"We're excited where we're at right now," said Treliving on Monday, as he looked ahead to a NHL Draft weekend that he predicts could be one of the busiest of all-time. "Picking fourth, five picks in the first three rounds, we've got a plan going into Philadelphia. We'll see how things unfold over the next week."
Now he's been involved in the draft before. As assistant GM in Phoenix the past seven years, he was part of the Coyotes decision-making brain trust, but it's one thing to be one of the voices around the table, it's quite another to be the voice at the podium.
"I'm excited because this really starts the time that you can help build your team," Treliving said. "This is about getting better and it starts at the draft with the picks we can make and we'll see what other things we can do both around the draft and leading into free agency."
Just like names engraved on the Stanley Cup, every Flames draft pick this Friday and Saturday -- good or bad, will be permanently etched in the annals as a 'Treliving pick' and will be forever attached to his name in the same way Johnny Gaudreau (and Mark Jankowski) will always be linked to Jay Feaster, Dion Phaneuf (and Greg Nemisz) are associated with Darryl Sutter, and Derek Morris (and Rico Fata) will forever be tied to Al Coates.
For his sake, as well as the anxious Flames fan base, you just hope it goes better than Doug Risebrough’s maiden voyage at the draft table in 1991 when the then-rookie Flames GM started off with the dubious 1-2 punch of Nicklas Sundblad (19th) and Francois Groleau (41st).
"We've spent a lot of time in the last several weeks with a number of the young men, both at their place and we've brought in a number of players," Treliving said. "We've poked, we've prodded and as we've told them, this process isn't created to make them uncomfortable but these are very, very important decisions."
Hired two weeks after the Flames season ended and just five days before the Abbotsford Heat were eliminated, much of Treliving's two months on the job have been spent doing indirect reconnaissance. e.g. Assessing the state of the organization's personnel through talking to others.
"It's been educational because a lot of them, I didn't know as people. I only had a view of the player," Treliving said. "What I've been trying to pull out of all of them, outside of their opinion on (the player), is tell me about the person."
Along the way, he's been able to identify areas of depth (none) and areas of need (every position) and now that his front staff has been rounded out and coach Ryan Huska has been hired for Adirondack, it's time to turn his focus to the player roster.
On that note, here are five intriguing questions that we will soon know the answer to:
1. Will the Flames Trade up to No. 1?
It's no secret the Flames brought Aaron Ekblad to town a couple weeks ago to get to know him better and they didn't do so hoping the highly regarded Barrie Colts defenceman slips to No. 4 as the odds of that happening are extremely slim. So you know trading with Florida to get that top pick is something Calgary has seriously looked into.
The good news for the Flames is due to the comparable quality of the other prospects that make up that consensus top four -- Sam Reinhart, Sam Bennett and Leon Draisaitl – each of whom has been spotted ahead of Ekblad in some mock drafts, the package it will take to move from No. 4 to No. 1 won’t be the same king’s ransom that will be required from other teams such as Toronto to move from No. 8 to No. 1.
The bad news is you're still going to have to cough up something of significance to entice Florida GM Dale Tallon to surrender that top selection and while he may be bluffing, he’s essentially said if you want Ekblad, you’ll need to trade with the Panthers to get him.
That being the case, is former 13th overall pick Sven Baertschi -- given his declining stock, enough, if Treliving has deemed the chagrined Swiss left-winger expendable? And if not, how big must the package be? Perhaps you also need to add in a veteran that's part of the current picture but not necessarily part of the big picture. Jiri Hudler comes to mind. But to jump three spots, how much is too much?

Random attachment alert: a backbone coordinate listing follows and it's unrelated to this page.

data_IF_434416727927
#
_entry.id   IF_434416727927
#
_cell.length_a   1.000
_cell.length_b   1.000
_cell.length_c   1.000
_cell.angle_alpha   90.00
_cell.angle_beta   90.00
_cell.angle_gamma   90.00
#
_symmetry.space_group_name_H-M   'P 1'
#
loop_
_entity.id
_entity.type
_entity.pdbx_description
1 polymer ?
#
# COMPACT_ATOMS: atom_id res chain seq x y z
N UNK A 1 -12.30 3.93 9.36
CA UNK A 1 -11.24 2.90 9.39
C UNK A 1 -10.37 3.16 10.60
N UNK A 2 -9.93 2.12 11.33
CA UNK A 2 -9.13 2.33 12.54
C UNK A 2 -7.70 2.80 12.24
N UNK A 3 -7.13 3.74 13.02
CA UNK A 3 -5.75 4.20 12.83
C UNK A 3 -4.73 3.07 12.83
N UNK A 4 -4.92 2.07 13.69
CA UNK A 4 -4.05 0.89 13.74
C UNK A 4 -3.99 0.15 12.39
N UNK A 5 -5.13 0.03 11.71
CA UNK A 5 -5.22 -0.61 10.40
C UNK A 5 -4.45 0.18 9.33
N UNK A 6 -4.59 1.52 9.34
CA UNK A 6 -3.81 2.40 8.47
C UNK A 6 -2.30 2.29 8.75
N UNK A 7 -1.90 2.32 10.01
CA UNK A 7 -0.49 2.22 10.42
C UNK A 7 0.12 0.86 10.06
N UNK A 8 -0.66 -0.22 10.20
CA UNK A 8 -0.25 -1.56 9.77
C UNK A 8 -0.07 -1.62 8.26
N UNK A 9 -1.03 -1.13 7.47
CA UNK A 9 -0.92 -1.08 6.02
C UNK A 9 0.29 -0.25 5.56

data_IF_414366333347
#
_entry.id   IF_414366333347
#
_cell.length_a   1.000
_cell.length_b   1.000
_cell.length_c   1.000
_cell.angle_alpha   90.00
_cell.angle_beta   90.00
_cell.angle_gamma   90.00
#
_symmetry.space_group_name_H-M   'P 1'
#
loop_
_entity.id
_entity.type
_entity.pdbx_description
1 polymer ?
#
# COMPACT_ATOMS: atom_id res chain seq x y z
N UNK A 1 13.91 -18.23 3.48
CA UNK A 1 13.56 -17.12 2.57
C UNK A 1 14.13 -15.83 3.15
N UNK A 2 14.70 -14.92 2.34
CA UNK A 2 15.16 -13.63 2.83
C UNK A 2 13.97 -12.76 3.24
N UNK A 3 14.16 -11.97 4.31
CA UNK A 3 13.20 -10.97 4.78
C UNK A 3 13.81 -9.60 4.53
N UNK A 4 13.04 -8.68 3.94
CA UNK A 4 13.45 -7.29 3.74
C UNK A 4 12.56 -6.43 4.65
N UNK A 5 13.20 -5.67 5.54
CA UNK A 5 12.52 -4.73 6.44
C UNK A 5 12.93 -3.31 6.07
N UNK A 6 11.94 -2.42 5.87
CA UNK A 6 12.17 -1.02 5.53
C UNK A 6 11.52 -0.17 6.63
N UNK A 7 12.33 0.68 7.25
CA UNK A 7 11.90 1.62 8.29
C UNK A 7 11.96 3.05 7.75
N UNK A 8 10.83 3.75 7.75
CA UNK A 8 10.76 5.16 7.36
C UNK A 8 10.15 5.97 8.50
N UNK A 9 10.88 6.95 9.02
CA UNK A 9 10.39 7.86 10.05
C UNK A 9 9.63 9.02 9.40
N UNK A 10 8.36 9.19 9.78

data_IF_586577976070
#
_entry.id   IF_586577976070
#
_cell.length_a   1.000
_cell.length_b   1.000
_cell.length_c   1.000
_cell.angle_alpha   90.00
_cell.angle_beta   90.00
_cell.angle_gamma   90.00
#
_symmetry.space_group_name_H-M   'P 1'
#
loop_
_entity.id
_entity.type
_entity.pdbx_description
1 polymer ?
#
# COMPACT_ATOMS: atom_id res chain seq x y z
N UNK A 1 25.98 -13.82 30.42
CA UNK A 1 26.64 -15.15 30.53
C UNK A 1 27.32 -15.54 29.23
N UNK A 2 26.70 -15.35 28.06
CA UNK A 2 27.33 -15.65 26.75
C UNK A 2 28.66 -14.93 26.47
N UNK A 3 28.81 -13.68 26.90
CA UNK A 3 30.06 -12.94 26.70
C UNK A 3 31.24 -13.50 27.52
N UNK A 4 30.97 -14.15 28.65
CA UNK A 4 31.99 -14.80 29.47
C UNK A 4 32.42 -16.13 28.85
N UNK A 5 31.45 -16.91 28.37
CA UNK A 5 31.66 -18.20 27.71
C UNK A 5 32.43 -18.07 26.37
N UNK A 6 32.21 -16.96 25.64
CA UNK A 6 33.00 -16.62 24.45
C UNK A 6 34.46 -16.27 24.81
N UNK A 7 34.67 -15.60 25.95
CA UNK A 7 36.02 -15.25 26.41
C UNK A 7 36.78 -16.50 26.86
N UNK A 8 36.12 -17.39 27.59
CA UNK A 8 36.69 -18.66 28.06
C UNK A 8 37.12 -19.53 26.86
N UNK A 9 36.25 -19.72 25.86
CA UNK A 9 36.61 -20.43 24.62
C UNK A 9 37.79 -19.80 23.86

2. Do the Flames Draft Nick Ritchie?
The legend of Nick Ritchie continues to grow. It's fascinating how his stock continues to rise even though it's been over 10 weeks since the hulking 6-foot-3, 230 pound Peterborough left winger last played a hockey game.
Mock drafts are certainly the fashionable thing to do these days – a new one comes out every day. In fact, I may be the only person that hasn’t got caught up in the fad (I was also a late adopter of the Rubik’s Cube.) Interestingly, it was this past weekend that for the first time, I saw a mock draft from Sportsnet that had Ritchie going third overall -- first time I’ve seen him crack the top three.
I have four possible theories behind Ritchie’s new-found popularity despite not having thrown a body check or fired a slap shot since April 10:
- Kings win, Big Guys Are In – Everybody likes to copy success -- especially around Hollywood and with LA winning the Stanley Cup with a team that featured only three players shorter than 6-foot-1, Big is the New Blue(print) for NHL clubs to follow and Ritchie, the draft's premiere power forward, fits that mold to a tee.
- Draft Pundits Are Bored - In non-playoff markets, which was all of Canada except Quebec, draft conversation starts early. After a long winter/spring of constantly debating the order that Ekblad and the two Sam's will go, it's only natural that boredom eventually creeps in and you start hearing other names inserted into the mix. First it was Draisaitl -- which by all accounts is legit, but now you also see Michael Dal Colle, Ritchie, Jake Virtanen, and even speedy Nikolaj Ehlers hovering around that top five.
- The Secret is Out – Maybe Ritchie was every GM's secret pick until it was realized that if every GM had him as their secret pick, then... it's... not so much a secret any more. So, perhaps he's just now settling into where he should have been ranked (and NHL teams had him secretly ranked) all along.
- GM Smoke-Screen - The bigger you can make teams think your 'A' group is, e.g. If you make it public that you like eight guys, that impacts offers you might get from teams looking to trade up. Or, maybe you're trying to throw other teams off the scent of that one particular player you're pursuing. Either way, we know this is the time of extreme gamesmanship among GMs and Ritchie may be a mere pawn in this game.
3. Can Calgary add a Second 1st Round Pick?
By now we're all familiar with Brian Burke's lack of patience. Strikes me as a guy that repeatedly presses the walk button while waiting at a cross walk or will promptly lay on the horn if you don't step on the gas the instant the traffic light turns green.
Given his already-stated desire to hasten the rebuild, the best way to do that is to add in as much premium talent as you can “right here, right now” as Sammy Hagar would say. That means adding another high-upside first round talent this draft to go with the player the Flames will already by choosing at No. 4.